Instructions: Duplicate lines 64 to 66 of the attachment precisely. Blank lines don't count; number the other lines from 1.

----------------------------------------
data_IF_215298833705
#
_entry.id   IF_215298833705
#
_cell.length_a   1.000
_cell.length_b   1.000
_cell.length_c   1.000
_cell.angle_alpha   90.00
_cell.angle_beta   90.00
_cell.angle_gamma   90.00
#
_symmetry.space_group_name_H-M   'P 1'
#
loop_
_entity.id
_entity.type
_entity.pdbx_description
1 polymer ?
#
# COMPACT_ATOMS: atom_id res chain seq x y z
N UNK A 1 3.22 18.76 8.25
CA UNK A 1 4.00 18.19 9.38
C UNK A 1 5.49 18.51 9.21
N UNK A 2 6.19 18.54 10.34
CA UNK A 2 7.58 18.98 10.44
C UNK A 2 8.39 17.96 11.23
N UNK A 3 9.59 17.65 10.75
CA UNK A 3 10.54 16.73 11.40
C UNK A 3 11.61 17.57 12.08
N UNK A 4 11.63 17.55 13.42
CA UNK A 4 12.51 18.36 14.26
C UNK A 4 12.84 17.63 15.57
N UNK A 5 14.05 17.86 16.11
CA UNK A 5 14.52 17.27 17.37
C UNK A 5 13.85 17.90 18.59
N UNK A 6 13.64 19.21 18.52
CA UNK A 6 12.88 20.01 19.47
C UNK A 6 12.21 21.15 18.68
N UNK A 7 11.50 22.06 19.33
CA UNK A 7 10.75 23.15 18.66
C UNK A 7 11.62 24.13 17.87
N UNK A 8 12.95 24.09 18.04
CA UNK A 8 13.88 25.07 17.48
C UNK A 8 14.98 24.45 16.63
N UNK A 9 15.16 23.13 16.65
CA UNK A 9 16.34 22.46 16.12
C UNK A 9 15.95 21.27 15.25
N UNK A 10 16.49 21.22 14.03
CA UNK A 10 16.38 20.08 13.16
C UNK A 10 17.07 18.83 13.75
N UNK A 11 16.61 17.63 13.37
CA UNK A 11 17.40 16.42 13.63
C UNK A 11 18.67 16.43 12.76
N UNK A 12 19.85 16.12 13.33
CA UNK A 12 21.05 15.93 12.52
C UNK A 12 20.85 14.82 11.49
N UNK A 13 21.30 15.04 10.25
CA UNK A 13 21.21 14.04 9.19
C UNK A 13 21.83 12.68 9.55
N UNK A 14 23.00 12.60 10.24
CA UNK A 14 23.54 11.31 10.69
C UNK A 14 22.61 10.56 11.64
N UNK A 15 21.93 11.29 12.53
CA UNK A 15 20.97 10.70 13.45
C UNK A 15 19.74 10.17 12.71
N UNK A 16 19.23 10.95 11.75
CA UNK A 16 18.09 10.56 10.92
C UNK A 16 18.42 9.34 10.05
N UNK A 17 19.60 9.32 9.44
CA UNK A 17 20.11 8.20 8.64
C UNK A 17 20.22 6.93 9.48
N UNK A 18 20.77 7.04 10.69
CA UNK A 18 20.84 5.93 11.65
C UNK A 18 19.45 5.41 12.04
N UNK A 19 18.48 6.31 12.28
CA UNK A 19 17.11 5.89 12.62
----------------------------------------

CA UNK A 15 20.97 10.70 13.45
C UNK A 15 19.74 10.17 12.71
N UNK A 16 19.23 10.95 11.75